It’s not unusual for a freezer to occasionally smell after being exposed to the different foods and liquids you put inside, but it can be a little strange when your ice cubes get a foul odor and taste. If you keep a clean freezer but still have this problem, there are still a number of potential problems, but many of them are easy to fix.
Depending on the type of water you get to your house, it may not be a good idea to let it sit for very long. For example, if you have problems with hard water or water that already has an odor to it, it can quickly start to smell if left sitting for too long. This can be the case even if you have a water filter installed in your freezer. If you consistently let your ice cube tray fill and don’t use it much, try emptying the entire thing and using the first fresh batch to see if the problem still occurs.
If you feel comfortable doing so, clean your ice tray before making a fresh batch. To do this, shut off the electricity and water to your freezer, then take the tray out and clean it with a solution of water and baking soda.
Foul Supply or Freezer Water Lines
If you know your water supply is good but the smell still persists, there’s a chance that the supply lines are bad. This can happen in two main places: the lines leading to your freezer or the freezer itself. If the external water lines are the problem, this is an easy fix — you can either clean the hoses or replace them for relatively cheap.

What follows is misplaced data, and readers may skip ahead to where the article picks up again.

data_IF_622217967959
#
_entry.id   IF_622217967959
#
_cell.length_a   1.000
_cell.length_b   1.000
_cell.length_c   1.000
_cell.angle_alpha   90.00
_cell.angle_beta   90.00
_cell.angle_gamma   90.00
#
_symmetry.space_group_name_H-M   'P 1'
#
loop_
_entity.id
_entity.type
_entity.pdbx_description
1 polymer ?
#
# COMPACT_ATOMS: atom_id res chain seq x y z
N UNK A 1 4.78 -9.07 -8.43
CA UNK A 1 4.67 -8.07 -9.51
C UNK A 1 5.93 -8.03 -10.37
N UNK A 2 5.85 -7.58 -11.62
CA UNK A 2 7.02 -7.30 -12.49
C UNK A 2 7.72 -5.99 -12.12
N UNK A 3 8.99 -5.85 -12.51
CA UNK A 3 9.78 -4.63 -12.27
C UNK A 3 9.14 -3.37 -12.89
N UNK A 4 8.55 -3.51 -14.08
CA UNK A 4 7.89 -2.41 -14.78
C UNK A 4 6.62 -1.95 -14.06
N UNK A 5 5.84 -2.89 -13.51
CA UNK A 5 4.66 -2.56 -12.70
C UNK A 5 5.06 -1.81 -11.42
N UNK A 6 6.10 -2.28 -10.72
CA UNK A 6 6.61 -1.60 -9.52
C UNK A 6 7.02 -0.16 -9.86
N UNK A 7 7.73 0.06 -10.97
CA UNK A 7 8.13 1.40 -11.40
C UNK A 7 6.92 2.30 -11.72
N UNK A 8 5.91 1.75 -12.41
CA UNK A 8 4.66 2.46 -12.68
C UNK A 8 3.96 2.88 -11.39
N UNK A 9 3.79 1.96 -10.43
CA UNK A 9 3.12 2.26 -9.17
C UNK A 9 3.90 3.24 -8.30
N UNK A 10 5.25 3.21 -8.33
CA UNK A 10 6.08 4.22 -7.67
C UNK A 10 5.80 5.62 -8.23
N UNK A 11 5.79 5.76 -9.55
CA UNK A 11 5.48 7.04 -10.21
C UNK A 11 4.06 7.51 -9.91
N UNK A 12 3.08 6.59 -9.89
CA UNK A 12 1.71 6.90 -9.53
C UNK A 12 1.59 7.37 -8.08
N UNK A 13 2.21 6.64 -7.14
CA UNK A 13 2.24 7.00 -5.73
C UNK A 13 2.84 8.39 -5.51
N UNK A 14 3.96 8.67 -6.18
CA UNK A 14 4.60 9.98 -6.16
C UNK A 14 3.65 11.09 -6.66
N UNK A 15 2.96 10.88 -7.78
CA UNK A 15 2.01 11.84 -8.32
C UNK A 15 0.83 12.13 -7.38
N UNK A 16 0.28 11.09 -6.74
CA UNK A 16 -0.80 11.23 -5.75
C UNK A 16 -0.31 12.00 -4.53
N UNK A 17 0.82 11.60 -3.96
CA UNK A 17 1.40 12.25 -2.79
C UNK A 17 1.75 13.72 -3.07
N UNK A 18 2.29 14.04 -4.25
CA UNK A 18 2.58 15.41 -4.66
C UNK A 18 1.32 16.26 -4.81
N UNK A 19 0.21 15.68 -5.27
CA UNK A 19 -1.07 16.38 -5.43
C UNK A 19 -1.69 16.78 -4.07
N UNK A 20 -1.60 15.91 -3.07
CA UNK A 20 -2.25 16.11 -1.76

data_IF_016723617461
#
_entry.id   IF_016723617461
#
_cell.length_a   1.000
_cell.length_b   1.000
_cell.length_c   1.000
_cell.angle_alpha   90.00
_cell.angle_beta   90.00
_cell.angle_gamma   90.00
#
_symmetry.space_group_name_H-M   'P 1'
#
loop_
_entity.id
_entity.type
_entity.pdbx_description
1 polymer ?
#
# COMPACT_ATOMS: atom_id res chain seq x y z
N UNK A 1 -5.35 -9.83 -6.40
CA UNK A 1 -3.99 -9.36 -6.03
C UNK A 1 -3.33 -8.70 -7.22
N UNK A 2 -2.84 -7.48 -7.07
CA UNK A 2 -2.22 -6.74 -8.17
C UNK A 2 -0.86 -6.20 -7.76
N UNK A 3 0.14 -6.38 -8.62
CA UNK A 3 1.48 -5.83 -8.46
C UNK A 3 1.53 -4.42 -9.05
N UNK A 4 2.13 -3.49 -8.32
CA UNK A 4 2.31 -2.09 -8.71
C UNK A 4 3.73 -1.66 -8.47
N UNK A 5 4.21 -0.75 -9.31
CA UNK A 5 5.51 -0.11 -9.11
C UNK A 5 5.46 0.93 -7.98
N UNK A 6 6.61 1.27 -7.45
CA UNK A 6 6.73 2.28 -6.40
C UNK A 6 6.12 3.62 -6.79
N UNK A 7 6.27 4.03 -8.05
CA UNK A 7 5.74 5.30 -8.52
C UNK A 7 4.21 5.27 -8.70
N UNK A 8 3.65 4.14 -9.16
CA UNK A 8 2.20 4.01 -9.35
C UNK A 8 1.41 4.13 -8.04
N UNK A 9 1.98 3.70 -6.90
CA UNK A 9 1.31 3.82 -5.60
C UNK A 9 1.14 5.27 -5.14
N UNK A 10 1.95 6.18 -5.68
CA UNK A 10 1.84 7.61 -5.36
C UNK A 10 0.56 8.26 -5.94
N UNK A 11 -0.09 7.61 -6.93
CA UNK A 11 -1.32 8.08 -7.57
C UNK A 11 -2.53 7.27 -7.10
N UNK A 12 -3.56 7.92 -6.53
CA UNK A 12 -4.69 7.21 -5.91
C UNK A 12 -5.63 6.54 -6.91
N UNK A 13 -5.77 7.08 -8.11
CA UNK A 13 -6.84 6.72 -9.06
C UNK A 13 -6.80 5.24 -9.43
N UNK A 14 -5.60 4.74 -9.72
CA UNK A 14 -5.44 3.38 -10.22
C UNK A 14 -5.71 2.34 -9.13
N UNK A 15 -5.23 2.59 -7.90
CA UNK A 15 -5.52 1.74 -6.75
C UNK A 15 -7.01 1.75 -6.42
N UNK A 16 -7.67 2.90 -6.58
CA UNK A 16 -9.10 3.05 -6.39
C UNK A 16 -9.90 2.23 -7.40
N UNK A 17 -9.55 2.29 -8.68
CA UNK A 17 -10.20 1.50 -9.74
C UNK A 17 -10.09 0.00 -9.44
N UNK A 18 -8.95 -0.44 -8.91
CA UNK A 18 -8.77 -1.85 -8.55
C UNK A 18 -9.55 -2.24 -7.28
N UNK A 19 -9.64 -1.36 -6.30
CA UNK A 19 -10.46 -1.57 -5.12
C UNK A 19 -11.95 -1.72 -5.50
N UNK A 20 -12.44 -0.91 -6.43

Repairing freezer water lines is much more difficult, however, and will probably require the help of a professional. Luckily, there’s a way you can test this before dropping any money. Shut off the water and electricity to your freezer again and unhook the water supply line in the back. Take a plastic ice cube tray and fill it with water directly from the supply line, then freeze it. If the smell is still there, you now know at least part of the problem is coming from your external lines.
If you end up replacing any hoses, let your freezer make one or two batches of ice, then discard them. New hoses can bring a bad taste all their own, so this will help clean it out.
Mildew thrives in moist environments, and can even show up in your freezer. This can happen even if you’re diligent about cleaning, because spores can hitch a ride on almost anything. You may also not notice it immediately; it may not emit a powerful enough odor, and white mildew can blend in with your freezer walls.
Examine every inch of your freezer’s interior carefully. If you spot any mildew, it needs to be removed immediately. To do this, shut off power to your freezer, then use a cleaning solution and warm water to scrub the interior. What chemicals you can use depends on your freezer; some chemicals, like bleach, are too harsh for some freezers, so check your user manual for cleaning specifics. You may have to use a different solution in your ice tray since that comes in direct contact with water you will consume.
Even if you don’t have mildew, you should still clean your freezer if you’ve recently had some type of food or liquid spill.
Talk to experts like Shealy-Hodges Corporation for more information.